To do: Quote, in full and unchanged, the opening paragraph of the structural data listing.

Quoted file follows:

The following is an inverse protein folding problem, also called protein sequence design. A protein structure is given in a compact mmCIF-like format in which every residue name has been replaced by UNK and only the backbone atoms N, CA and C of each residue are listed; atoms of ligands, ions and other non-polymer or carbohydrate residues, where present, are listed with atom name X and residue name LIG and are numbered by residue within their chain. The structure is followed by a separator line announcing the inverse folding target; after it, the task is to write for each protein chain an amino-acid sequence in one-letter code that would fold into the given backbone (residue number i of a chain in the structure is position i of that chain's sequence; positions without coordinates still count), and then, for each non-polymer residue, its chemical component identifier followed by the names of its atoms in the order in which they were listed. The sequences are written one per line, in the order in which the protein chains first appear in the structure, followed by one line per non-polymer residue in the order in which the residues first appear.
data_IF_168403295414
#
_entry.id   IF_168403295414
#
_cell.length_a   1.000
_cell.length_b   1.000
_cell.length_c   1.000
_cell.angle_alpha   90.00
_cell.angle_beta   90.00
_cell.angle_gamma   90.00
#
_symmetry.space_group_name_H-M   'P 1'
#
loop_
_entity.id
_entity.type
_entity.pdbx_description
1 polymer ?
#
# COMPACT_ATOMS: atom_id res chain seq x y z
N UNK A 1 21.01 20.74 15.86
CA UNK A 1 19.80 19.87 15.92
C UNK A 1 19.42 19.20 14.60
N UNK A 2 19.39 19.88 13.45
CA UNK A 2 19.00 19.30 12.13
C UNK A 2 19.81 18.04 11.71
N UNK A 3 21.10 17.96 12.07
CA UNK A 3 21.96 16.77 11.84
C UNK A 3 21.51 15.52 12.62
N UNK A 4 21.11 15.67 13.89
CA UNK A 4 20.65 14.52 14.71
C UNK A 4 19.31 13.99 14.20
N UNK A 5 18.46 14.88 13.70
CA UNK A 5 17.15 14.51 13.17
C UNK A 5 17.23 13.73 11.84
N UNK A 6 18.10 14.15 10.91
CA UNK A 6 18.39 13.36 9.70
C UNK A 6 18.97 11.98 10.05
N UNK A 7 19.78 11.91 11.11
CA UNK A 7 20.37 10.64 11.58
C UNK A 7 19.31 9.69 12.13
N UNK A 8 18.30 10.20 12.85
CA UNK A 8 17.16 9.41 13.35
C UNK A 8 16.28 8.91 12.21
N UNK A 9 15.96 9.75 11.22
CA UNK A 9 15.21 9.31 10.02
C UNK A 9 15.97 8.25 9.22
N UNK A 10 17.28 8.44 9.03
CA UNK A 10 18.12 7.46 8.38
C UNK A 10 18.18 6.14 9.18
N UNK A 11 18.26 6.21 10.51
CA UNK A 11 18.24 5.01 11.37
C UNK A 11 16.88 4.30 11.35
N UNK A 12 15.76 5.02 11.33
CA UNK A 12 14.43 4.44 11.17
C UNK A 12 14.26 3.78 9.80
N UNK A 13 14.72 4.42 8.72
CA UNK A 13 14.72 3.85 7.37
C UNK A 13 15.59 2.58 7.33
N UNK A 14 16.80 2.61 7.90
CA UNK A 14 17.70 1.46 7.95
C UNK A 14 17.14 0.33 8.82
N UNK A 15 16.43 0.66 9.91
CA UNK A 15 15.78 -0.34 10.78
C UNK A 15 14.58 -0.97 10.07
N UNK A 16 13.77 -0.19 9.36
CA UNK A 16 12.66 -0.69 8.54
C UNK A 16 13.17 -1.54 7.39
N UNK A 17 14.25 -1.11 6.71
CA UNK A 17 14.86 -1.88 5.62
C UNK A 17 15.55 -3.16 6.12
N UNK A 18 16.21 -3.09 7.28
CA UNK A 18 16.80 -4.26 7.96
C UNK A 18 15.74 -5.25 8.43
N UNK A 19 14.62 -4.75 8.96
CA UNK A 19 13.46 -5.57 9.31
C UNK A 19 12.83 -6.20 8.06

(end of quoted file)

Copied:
The following is an inverse protein folding problem, also called protein sequence design. A protein structure is given in a compact mmCIF-like format in which every residue name has been replaced by UNK and only the backbone atoms N, CA and C of each residue are listed; atoms of ligands, ions and other non-polymer or carbohydrate residues, where present, are listed with atom name X and residue name LIG and are numbered by residue within their chain. The structure is followed by a separator line announcing the inverse folding target; after it, the task is to write for each protein chain an amino-acid sequence in one-letter code that would fold into the given backbone (residue number i of a chain in the structure is position i of that chain's sequence; positions without coordinates still count), and then, for each non-polymer residue, its chemical component identifier followed by the names of its atoms in the order in which they were listed. The sequences are written one per line, in the order in which the protein chains first appear in the structure, followed by one line per non-polymer residue in the order in which the residues first appear.